The fear is waiting and if cancer spreads, there may not be a surgery choice.
The T4b is said to be scar tissue.
Yes, a second opinion would be helpful perhaps. But the surgeon and team have been great and there’s a strong trust for the surgeon.
Thank you for the response!

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After 8 weeks following a first biopsy, the surgeon is running all tests again. After being put under anesthesia for a second surgical biopsy, surgeon says he was “unable to get in far enough” to perform the biopsies. So we are waiting for the other test results like PET, MRI, etc.
The question, what what cause the difficulty for a surgeon getting in “far enough” for this surgical procedure?

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@kiva

After 8 weeks following a first biopsy, the surgeon is running all tests again. After being put under anesthesia for a second surgical biopsy, surgeon says he was “unable to get in far enough” to perform the biopsies. So we are waiting for the other test results like PET, MRI, etc.
The question, what what cause the difficulty for a surgeon getting in “far enough” for this surgical procedure?

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How unsettling. @kiva. I moved your question to your original discussion to keep you connected with @daledales and to also bring in @jalamc into this discussion.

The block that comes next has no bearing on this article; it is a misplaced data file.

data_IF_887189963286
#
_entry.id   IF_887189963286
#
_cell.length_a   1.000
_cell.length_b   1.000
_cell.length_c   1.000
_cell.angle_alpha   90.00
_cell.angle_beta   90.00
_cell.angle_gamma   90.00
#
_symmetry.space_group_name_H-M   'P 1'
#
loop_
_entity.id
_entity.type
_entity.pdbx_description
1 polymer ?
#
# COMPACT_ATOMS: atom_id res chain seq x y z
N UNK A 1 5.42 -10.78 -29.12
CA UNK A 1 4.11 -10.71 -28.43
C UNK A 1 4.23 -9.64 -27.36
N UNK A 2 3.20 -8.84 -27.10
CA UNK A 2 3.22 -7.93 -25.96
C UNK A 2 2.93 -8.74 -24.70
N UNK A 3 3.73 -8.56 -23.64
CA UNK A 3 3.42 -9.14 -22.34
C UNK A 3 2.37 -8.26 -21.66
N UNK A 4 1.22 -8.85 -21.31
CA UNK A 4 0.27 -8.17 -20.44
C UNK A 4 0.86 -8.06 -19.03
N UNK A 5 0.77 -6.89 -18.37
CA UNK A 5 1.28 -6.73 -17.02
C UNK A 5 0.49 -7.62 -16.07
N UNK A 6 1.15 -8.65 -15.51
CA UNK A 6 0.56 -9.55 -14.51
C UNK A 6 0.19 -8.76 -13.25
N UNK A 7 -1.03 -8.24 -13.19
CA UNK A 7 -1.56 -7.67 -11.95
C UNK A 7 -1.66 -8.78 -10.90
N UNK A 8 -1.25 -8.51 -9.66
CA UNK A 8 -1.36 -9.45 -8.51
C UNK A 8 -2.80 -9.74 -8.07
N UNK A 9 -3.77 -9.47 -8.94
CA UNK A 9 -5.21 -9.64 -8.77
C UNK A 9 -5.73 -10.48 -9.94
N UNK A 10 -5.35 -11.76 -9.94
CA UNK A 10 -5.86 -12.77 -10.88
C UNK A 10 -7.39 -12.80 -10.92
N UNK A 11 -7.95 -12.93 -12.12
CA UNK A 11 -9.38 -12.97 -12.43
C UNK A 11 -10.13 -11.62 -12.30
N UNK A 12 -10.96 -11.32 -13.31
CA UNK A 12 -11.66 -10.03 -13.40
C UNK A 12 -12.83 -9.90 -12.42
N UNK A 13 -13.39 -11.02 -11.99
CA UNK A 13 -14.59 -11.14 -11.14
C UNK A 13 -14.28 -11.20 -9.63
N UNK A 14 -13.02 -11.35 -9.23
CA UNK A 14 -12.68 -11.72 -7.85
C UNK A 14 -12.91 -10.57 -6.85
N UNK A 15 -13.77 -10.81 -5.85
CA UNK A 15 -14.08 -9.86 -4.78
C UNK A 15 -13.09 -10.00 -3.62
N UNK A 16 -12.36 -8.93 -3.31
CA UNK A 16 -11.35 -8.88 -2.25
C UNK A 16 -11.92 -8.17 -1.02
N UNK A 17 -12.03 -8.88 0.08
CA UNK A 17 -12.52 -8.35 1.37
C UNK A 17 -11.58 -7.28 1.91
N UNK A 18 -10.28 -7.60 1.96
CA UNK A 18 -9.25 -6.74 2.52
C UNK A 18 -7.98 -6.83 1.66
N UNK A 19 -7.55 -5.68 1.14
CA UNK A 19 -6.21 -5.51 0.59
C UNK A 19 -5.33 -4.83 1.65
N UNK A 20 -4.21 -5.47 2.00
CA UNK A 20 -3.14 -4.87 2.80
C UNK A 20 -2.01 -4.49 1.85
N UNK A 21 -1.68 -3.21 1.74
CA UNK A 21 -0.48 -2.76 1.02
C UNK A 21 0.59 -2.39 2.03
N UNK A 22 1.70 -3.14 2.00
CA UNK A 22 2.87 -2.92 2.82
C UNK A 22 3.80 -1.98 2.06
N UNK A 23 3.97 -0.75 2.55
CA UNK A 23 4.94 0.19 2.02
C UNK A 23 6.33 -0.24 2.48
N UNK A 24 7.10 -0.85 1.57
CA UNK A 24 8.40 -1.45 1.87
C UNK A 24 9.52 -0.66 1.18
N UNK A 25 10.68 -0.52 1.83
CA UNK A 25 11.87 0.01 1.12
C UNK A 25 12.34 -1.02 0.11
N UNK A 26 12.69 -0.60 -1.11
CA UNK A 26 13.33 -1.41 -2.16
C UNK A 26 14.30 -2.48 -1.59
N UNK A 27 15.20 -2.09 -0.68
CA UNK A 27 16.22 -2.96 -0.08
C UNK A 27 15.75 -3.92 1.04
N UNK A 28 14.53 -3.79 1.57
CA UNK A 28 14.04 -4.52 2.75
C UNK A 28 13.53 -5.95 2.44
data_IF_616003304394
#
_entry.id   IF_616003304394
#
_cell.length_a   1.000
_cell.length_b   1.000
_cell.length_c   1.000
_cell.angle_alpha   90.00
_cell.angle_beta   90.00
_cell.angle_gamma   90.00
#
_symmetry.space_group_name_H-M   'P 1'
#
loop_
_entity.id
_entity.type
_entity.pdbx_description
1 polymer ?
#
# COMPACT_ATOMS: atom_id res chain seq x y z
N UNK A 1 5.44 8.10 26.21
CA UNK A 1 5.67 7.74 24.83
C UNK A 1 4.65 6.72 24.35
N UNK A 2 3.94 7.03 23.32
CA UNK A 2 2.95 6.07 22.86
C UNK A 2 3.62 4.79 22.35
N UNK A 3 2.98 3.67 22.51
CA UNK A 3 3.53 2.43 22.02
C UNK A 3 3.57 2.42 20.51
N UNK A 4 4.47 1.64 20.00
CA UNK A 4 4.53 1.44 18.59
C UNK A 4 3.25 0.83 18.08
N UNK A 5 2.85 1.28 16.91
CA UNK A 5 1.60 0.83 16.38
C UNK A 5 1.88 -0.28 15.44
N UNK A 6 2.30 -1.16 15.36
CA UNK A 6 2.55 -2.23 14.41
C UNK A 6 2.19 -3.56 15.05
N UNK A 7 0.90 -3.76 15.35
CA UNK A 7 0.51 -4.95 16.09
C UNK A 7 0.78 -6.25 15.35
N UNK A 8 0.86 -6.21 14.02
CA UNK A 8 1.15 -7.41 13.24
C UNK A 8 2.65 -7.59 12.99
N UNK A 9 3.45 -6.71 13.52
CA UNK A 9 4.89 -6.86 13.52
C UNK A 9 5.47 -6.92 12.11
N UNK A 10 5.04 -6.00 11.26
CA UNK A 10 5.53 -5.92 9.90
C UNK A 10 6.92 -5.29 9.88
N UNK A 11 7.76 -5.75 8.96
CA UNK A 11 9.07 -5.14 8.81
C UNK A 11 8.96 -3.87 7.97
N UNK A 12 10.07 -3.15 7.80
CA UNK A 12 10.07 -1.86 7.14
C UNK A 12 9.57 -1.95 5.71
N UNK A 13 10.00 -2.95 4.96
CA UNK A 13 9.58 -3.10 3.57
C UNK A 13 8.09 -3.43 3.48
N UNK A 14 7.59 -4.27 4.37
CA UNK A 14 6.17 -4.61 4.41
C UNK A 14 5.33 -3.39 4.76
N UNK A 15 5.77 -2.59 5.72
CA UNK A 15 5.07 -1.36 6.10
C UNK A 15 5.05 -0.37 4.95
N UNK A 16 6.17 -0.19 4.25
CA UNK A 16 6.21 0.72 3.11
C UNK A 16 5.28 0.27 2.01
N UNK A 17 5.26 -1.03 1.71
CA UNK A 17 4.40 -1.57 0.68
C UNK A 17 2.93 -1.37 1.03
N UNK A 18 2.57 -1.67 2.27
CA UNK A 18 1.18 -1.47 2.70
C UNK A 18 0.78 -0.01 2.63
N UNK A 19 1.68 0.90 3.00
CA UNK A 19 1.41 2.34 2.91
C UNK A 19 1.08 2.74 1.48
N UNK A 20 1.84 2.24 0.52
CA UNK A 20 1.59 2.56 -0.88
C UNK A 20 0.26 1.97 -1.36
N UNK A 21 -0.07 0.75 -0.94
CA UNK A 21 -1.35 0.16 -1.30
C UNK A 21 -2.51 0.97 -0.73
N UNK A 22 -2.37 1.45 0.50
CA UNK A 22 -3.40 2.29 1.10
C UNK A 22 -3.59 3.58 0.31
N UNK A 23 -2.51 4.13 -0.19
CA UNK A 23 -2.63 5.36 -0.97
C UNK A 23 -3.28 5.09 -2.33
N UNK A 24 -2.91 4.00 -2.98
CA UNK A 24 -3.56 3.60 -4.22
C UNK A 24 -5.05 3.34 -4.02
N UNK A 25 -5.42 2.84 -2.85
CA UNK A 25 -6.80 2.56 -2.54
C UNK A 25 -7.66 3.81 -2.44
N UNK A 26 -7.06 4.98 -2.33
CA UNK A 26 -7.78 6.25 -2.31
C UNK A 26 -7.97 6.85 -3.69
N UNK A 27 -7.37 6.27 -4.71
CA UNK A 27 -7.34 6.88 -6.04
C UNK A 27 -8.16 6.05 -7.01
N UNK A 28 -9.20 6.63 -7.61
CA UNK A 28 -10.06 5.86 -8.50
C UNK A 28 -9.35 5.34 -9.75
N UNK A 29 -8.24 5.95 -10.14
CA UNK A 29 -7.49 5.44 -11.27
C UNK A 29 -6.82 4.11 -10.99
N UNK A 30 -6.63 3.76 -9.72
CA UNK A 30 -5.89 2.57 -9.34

– Colorectal cancer Surgery: Watch and Wait https://connect.mayoclinic.org/discussion/colorectal-cancer-surgery-watch-and-wait/

I cannot venture a guess as to what "far enough" means. I would continue to get clarification from your surgeon. How was the biopsy done – during a colonscopy?

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Muchas Gracias, seguimos conectados.

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@colleenyoung

How unsettling. @kiva. I moved your question to your original discussion to keep you connected with @daledales and to also bring in @jalamc into this discussion.

– Colorectal cancer Surgery: Watch and Wait https://connect.mayoclinic.org/discussion/colorectal-cancer-surgery-watch-and-wait/

I cannot venture a guess as to what "far enough" means. I would continue to get clarification from your surgeon. How was the biopsy done – during a colonscopy?

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Well, the “procedure” was supposed to be a surgical biopsy requiring anesthesia. In recovery, patient is told “no biopsies were done” because surgeon could not “get in far enough.”
Next step, look at PET scans to “determine” if the surgical biopsy is “tried again.” ?

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My first recent biopsy wasn’t able to get to liver lesion or other spot. Total waste. Went in for another one with different doctor. This is for recurrent colon cancer with metastasis to liver and omentus. Second doctor invented what he called a bowl. He designed it and printed it out on a 3d printer. I think it sort of flattens the area so it is easier to get to. It has holes inside the bowl for getting needle in. He was able to get samples of both area.